Fraud, regulatory hurdles and the transition period from conventional to organic farming all present unique challenges for the growing organic industry, but one of its biggest problems is one also faced by conventional agriculture: a lack of enough workers.
“Immigration, labor, a solid labor pool is everything for us… But that workforce is aging out and we are having a tougher time replacing those workers,” said Jeff Huckaby, president of Grimmway Farms/Cal-Organic, during Wednesday's House Ag Biotechnology, Horticulture and Research Subcommittee hearing. “We’re now farming in seven different states and it’s an issue in all seven states that we farm.”
Jeremy Brown, a conventional and organic cotton farmer from Texas, echoed those same concerns.
“In my organic production, we have to till the soil. That is our only form of weed management… And where I farm it’s a desert, it's dry, and the only two forms of weed management in cotton production when you are going across 1,000 acres is tillage or manual removal of the weeds, and that’s the labor issue that we have to deal with.”
Organic production has grown rapidly over the past two decades, from an $8-billion-a-year industry when USDA issued the national organic standards in 2002 to over $52 billion today, according to Huckaby. Produce is the leading organic category, with over 40% of the market.
"Fifteen percent of all fresh produce sold in the U.S. is certified organic. California alone grows over 85% of certified organic specialty crops," he said.
Organic fraud — especially from foreign sources — is another challenge facing organic growers.
"One of the biggest threats is some of the foreign products that are being brought in that maybe haven't had some of the scrutiny and the standards in the foreign countries that are being imported into the U.S.," Huckaby said. "They maybe don’t or have a tendency to not play by the rules, maybe as much as here."
"I don’t look at [fraud] as a big problem in the U.S. We are really highly regulated and we are very highly monitored," he added. "The enforcement [is] there. And every year we get better."
Rep. Rodney Davis, R-Ill., brought up the issue of supply and demand, asking how U.S. organic farmers can meet growing demand without having to import organic produce from other countries. Huckaby replied that one of the obstacles to switching to organic farming is the three-year transition period.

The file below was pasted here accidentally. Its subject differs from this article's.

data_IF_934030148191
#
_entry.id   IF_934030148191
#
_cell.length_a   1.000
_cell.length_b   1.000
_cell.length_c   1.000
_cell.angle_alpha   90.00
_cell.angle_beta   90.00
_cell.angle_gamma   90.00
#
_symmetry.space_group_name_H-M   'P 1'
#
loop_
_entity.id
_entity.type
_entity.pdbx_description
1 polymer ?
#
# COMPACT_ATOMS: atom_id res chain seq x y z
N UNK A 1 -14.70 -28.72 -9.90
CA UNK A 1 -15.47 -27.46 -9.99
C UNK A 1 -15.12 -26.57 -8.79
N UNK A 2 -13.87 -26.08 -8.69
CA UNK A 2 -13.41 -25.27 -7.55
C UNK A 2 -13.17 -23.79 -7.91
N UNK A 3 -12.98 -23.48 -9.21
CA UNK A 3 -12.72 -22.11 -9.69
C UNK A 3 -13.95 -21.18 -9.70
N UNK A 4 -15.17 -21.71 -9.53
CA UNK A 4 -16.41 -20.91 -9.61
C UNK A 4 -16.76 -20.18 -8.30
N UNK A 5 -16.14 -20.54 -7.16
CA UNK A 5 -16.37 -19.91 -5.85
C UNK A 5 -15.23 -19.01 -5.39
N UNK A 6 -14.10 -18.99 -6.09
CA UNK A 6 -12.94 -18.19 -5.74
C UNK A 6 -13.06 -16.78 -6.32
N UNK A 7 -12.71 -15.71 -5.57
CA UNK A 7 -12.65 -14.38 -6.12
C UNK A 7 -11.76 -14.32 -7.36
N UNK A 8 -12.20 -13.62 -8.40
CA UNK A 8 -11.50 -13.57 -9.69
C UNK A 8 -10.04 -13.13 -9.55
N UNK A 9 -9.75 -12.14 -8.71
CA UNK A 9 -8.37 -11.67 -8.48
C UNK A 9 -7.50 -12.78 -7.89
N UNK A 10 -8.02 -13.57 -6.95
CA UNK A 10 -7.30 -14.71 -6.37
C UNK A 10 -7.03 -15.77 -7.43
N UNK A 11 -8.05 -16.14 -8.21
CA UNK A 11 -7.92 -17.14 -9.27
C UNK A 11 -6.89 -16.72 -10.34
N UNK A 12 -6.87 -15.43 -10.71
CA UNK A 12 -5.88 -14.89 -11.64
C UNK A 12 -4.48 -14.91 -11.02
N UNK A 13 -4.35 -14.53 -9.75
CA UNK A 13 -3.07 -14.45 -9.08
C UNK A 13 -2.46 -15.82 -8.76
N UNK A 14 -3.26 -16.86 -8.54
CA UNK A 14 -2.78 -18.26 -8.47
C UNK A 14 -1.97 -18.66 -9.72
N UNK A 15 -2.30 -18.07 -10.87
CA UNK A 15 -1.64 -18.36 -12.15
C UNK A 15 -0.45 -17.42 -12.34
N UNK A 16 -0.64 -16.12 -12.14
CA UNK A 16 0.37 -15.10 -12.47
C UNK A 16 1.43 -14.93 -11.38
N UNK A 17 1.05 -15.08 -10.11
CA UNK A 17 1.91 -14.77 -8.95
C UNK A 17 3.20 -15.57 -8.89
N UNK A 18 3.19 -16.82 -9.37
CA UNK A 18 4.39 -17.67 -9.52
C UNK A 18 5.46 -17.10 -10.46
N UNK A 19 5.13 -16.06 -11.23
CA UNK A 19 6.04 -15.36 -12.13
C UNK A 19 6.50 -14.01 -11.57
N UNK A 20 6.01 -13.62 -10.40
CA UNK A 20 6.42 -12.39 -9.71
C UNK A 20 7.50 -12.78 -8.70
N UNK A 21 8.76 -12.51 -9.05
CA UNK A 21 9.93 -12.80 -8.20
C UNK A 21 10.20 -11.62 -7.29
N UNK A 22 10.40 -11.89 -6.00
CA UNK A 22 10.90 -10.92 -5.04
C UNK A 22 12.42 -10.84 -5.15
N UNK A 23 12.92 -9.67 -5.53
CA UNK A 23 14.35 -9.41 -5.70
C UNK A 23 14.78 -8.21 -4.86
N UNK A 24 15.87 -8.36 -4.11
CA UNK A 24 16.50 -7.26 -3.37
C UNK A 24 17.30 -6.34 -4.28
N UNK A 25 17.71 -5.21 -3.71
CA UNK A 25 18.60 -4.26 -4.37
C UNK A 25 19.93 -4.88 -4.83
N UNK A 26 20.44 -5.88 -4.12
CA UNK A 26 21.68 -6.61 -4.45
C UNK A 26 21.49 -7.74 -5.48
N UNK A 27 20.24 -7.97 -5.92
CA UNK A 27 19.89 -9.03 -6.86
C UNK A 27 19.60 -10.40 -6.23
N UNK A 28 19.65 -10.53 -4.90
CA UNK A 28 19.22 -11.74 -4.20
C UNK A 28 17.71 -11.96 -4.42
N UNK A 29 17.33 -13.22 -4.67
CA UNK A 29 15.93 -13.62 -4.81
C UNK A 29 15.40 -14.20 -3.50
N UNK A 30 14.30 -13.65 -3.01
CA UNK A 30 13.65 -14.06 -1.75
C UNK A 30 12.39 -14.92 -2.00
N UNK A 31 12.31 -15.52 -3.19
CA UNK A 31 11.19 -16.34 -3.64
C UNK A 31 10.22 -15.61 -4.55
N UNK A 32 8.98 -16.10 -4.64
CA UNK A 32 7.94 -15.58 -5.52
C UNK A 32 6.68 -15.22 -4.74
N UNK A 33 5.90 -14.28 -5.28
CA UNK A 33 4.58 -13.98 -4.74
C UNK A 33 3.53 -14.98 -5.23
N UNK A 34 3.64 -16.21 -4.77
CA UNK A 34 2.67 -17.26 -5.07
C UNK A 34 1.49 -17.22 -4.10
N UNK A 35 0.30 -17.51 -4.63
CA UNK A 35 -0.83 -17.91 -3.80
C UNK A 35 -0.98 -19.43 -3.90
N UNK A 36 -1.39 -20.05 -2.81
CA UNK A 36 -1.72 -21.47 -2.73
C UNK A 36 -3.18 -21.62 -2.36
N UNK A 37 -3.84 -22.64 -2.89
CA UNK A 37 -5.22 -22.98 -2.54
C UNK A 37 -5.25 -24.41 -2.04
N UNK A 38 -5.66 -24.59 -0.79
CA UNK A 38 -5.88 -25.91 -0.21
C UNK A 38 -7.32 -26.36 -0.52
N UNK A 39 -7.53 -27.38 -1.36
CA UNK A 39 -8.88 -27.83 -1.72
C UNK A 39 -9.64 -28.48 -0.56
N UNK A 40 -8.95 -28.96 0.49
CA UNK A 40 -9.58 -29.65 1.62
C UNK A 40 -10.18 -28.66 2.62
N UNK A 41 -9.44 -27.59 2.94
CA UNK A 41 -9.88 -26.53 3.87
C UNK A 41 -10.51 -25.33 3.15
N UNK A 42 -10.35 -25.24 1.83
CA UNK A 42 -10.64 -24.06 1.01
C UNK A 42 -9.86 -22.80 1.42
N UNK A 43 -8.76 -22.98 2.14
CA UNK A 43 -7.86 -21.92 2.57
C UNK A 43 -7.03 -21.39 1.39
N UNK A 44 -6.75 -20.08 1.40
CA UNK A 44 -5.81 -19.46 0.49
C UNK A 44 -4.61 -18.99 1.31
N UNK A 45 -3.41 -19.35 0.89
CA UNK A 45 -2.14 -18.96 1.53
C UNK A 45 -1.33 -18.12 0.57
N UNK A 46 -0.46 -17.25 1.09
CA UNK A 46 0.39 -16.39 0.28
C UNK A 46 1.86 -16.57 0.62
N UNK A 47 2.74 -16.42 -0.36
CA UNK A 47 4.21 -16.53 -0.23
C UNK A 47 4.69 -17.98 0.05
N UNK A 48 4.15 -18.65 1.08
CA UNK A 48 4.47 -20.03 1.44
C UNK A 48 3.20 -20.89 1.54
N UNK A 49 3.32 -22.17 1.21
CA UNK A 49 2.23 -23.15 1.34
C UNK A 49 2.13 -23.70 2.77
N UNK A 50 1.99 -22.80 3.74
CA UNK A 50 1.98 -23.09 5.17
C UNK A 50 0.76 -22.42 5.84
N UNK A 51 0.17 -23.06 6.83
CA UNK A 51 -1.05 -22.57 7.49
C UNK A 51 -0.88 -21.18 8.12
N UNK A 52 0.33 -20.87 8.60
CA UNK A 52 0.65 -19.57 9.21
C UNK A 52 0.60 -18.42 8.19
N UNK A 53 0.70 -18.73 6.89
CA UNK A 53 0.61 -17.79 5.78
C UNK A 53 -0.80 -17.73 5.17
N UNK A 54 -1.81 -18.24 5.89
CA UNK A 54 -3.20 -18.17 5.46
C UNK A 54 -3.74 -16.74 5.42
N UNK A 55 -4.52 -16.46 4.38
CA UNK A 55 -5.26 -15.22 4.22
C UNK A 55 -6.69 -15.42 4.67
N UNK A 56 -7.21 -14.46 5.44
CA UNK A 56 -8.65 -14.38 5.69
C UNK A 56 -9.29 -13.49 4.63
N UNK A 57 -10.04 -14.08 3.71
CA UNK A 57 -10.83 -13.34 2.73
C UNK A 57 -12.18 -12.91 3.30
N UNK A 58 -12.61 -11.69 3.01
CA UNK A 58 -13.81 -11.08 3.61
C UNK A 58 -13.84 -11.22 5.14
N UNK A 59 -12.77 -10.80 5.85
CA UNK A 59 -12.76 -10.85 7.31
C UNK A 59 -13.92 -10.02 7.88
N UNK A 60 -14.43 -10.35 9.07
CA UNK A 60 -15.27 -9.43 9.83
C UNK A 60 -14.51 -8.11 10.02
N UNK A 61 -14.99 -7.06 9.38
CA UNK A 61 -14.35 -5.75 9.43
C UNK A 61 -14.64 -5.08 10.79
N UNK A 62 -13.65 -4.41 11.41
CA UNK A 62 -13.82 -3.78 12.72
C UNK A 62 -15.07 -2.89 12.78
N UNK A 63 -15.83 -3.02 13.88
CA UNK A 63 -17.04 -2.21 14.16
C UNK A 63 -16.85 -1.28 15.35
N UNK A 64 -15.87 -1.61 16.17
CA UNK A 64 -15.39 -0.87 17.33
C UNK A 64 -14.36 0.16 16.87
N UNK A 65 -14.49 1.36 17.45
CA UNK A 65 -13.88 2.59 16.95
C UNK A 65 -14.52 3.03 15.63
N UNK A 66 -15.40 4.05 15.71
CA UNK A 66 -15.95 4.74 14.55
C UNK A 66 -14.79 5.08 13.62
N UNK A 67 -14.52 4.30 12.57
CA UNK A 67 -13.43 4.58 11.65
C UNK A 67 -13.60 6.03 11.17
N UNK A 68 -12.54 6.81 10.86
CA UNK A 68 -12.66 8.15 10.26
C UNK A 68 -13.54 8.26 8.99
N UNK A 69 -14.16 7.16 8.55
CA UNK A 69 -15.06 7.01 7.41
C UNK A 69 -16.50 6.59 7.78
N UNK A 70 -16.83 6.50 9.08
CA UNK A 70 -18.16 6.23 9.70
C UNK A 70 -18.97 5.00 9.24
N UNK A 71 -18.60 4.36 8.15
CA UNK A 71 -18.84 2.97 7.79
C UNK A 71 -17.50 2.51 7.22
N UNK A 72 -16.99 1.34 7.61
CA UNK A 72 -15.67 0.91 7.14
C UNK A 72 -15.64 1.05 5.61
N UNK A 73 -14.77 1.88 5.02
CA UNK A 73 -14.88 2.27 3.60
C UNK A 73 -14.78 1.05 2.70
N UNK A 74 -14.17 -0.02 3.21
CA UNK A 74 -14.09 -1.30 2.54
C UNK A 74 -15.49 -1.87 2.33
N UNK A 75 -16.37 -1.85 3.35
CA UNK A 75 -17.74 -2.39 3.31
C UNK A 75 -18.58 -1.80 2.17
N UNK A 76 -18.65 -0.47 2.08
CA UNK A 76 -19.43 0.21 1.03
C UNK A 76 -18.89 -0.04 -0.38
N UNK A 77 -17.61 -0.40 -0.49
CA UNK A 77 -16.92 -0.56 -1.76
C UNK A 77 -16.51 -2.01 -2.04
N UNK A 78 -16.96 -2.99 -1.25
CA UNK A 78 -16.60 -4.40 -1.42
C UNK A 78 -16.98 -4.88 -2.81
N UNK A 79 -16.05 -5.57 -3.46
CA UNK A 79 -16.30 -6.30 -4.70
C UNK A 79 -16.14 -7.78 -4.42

"To me it is a great period of time for you to rebuild your soil ... but it takes a lot of money and willingness to sit out three years [of production]," Huckaby said. He urged Congress to work with USDA to create a stronger subsidy program to entice farmers to make the move to organic.
Another major challenge is finding affordable farmland and secure land tenure, testified Ben Whalen, a farmer who owns Bumbleroot Organic Farm in Windham, Maine. He said many of his peers have closed their businesses because they were unable to find long-term land. Between 2012 and 2017, 146,000 acres of farmland were lost in Maine. Whalen called for increased funding for farmland protection.
Rep. TJ Cox, D-Calif., asked if organic farming could meet the growing global demand for future years.
“Yes, I do believe it,” Huckaby said, “You can’t cut corners and you can’t take short cuts and there’s no overnight fix, but with a long-term strategic plan we feel like we can produce as many organic crops as we can conventionally.”
Brown added that the biggest challenge to scaling agriculture “whether it's organic or non-organic” are rising input costs.
A theme that was stressed throughout the hearing was the need for a strong regulatory framework to create a level playing field in the marketplace. “I think as a farmer, most want less regulations … but with organic for us to have a highly regulated sector, everyone needs to have the same standards and rules and regulations,” said Huckaby. “It’s important to the consumer” to know exactly what they are getting when they “decide to pay more for organic.”
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